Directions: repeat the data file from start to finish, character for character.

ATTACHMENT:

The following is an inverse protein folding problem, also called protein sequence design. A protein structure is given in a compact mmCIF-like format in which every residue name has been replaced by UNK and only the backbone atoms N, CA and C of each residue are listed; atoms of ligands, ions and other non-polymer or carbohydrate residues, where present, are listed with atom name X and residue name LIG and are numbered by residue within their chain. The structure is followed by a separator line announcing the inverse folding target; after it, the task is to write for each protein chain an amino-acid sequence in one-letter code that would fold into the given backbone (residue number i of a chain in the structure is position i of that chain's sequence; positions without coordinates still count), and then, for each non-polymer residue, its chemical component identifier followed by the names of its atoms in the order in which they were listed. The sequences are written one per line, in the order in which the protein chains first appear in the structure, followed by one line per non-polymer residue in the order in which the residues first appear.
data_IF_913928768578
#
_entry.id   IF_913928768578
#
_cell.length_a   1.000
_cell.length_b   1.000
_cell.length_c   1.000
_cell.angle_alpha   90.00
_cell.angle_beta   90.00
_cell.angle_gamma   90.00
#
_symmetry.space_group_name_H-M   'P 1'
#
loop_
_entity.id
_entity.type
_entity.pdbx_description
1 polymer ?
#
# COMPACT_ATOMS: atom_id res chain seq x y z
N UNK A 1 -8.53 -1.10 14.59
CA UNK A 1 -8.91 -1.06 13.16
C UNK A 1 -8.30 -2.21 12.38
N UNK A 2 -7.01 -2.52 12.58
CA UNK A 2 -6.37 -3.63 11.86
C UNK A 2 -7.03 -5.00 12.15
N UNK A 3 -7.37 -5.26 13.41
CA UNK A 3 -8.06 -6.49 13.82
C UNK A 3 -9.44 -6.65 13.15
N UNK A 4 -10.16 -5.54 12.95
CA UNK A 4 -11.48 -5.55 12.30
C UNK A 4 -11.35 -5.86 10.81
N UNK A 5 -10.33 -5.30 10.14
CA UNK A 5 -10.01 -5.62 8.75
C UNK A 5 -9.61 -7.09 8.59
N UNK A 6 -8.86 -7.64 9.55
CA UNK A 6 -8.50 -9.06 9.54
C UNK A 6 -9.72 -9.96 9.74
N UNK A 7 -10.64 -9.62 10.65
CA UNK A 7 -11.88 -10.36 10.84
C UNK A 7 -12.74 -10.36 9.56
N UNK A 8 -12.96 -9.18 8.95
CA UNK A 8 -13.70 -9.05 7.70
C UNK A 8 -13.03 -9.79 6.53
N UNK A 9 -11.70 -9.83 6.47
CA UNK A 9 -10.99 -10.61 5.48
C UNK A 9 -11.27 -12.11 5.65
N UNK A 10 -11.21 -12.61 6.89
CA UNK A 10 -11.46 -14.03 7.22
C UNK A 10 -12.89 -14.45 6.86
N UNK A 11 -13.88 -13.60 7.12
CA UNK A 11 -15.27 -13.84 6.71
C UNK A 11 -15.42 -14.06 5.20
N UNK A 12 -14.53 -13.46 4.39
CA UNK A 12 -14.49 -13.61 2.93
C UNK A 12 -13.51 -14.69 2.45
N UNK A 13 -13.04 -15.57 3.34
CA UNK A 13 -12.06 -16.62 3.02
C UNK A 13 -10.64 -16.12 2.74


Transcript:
The following is an inverse protein folding problem, also called protein sequence design. A protein structure is given in a compact mmCIF-like format in which every residue name has been replaced by UNK and only the backbone atoms N, CA and C of each residue are listed; atoms of ligands, ions and other non-polymer or carbohydrate residues, where present, are listed with atom name X and residue name LIG and are numbered by residue within their chain. The structure is followed by a separator line announcing the inverse folding target; after it, the task is to write for each protein chain an amino-acid sequence in one-letter code that would fold into the given backbone (residue number i of a chain in the structure is position i of that chain's sequence; positions without coordinates still count), and then, for each non-polymer residue, its chemical component identifier followed by the names of its atoms in the order in which they were listed. The sequences are written one per line, in the order in which the protein chains first appear in the structure, followed by one line per non-polymer residue in the order in which the residues first appear.
data_IF_913928768578
#
_entry.id   IF_913928768578
#
_cell.length_a   1.000
_cell.length_b   1.000
_cell.length_c   1.000
_cell.angle_alpha   90.00
_cell.angle_beta   90.00
_cell.angle_gamma   90.00
#
_symmetry.space_group_name_H-M   'P 1'
#
loop_
_entity.id
_entity.type
_entity.pdbx_description
1 polymer ?
#
# COMPACT_ATOMS: atom_id res chain seq x y z
N UNK A 1 -8.53 -1.10 14.59
CA UNK A 1 -8.91 -1.06 13.16
C UNK A 1 -8.30 -2.21 12.38
N UNK A 2 -7.01 -2.52 12.58
CA UNK A 2 -6.37 -3.63 11.86
C UNK A 2 -7.03 -5.00 12.15
N UNK A 3 -7.37 -5.26 13.41
CA UNK A 3 -8.06 -6.49 13.82
C UNK A 3 -9.44 -6.65 13.15
N UNK A 4 -10.16 -5.54 12.95
CA UNK A 4 -11.48 -5.55 12.30
C UNK A 4 -11.35 -5.86 10.81
N UNK A 5 -10.33 -5.30 10.14
CA UNK A 5 -10.01 -5.62 8.75
C UNK A 5 -9.61 -7.09 8.59
N UNK A 6 -8.86 -7.64 9.55
CA UNK A 6 -8.50 -9.06 9.54
C UNK A 6 -9.72 -9.96 9.74
N UNK A 7 -10.64 -9.62 10.65
CA UNK A 7 -11.88 -10.36 10.84
C UNK A 7 -12.74 -10.36 9.56
N UNK A 8 -12.96 -9.18 8.95
CA UNK A 8 -13.70 -9.05 7.70
C UNK A 8 -13.03 -9.79 6.53
N UNK A 9 -11.70 -9.83 6.47
CA UNK A 9 -10.99 -10.61 5.48
C UNK A 9 -11.27 -12.11 5.65
N UNK A 10 -11.21 -12.61 6.89
CA UNK A 10 -11.46 -14.03 7.22
C UNK A 10 -12.89 -14.45 6.86
N UNK A 11 -13.88 -13.60 7.12
CA UNK A 11 -15.27 -13.84 6.71
C UNK A 11 -15.42 -14.06 5.20
N UNK A 12 -14.53 -13.46 4.39
CA UNK A 12 -14.49 -13.61 2.93
C UNK A 12 -13.51 -14.69 2.45
N UNK A 13 -13.04 -15.57 3.34
CA UNK A 13 -12.06 -16.62 3.02
C UNK A 13 -10.64 -16.12 2.74